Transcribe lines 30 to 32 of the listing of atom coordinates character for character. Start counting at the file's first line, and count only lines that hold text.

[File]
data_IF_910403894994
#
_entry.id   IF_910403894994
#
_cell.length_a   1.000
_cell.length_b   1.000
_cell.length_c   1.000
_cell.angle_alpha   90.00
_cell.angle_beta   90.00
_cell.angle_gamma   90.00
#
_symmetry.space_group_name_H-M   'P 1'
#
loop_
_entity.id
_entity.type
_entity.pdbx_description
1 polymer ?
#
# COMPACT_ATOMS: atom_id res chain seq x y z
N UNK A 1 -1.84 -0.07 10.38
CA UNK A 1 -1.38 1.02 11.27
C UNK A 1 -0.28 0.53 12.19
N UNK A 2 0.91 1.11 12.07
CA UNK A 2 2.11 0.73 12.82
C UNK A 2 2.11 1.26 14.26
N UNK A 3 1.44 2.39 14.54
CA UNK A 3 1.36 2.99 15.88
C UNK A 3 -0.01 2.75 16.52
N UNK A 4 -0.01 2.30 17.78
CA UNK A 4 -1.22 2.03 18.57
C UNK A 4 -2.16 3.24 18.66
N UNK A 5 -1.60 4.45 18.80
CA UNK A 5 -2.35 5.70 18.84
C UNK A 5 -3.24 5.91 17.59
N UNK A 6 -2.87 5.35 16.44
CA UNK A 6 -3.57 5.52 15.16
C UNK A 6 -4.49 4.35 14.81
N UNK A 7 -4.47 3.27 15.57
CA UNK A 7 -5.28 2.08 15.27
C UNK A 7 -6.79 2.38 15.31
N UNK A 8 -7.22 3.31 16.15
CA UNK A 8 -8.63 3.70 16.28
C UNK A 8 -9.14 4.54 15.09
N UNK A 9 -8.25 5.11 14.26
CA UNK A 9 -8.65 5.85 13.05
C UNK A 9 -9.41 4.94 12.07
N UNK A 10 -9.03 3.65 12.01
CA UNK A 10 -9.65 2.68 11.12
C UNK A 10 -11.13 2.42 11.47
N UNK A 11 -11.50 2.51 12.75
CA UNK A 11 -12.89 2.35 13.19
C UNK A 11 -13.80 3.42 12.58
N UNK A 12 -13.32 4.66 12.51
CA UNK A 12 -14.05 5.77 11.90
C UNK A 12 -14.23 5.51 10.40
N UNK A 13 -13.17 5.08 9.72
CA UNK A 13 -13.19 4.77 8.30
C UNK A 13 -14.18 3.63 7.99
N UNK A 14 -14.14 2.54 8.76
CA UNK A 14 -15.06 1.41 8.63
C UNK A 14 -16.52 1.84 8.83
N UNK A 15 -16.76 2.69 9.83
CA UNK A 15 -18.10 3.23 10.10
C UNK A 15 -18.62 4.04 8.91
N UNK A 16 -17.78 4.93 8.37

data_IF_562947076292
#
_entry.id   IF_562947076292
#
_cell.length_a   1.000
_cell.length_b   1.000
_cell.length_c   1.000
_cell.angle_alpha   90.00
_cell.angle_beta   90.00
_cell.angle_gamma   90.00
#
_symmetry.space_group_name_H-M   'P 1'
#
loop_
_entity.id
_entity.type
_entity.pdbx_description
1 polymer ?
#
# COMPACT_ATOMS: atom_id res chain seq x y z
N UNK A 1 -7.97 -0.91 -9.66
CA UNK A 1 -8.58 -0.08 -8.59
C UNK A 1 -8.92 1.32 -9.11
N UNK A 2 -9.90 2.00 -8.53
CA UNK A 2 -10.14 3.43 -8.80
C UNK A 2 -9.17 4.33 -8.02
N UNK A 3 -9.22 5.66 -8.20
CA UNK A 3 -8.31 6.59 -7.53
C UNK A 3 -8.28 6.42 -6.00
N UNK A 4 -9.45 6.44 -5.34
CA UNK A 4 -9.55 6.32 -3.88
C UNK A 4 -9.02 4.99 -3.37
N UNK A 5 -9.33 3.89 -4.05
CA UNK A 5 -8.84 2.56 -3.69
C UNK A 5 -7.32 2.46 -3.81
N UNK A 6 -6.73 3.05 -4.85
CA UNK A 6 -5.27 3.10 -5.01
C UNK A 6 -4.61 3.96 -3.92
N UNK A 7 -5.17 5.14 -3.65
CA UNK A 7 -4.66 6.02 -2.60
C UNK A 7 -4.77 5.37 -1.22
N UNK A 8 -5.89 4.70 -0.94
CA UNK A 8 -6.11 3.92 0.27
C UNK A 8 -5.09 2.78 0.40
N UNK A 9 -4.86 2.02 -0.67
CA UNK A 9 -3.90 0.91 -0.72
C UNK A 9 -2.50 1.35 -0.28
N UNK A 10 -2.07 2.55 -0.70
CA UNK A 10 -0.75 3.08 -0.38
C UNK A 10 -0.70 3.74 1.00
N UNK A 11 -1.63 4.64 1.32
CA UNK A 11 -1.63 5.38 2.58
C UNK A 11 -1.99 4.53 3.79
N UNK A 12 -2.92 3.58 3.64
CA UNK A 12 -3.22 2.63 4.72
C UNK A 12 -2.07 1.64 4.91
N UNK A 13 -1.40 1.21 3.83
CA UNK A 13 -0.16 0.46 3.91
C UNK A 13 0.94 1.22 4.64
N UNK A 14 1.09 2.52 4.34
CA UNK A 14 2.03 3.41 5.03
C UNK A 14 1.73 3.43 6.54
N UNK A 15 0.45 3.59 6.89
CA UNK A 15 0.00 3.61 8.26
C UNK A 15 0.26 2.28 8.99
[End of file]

N UNK A 4 -0.01 2.30 17.78
CA UNK A 4 -1.22 2.03 18.57
C UNK A 4 -2.16 3.24 18.66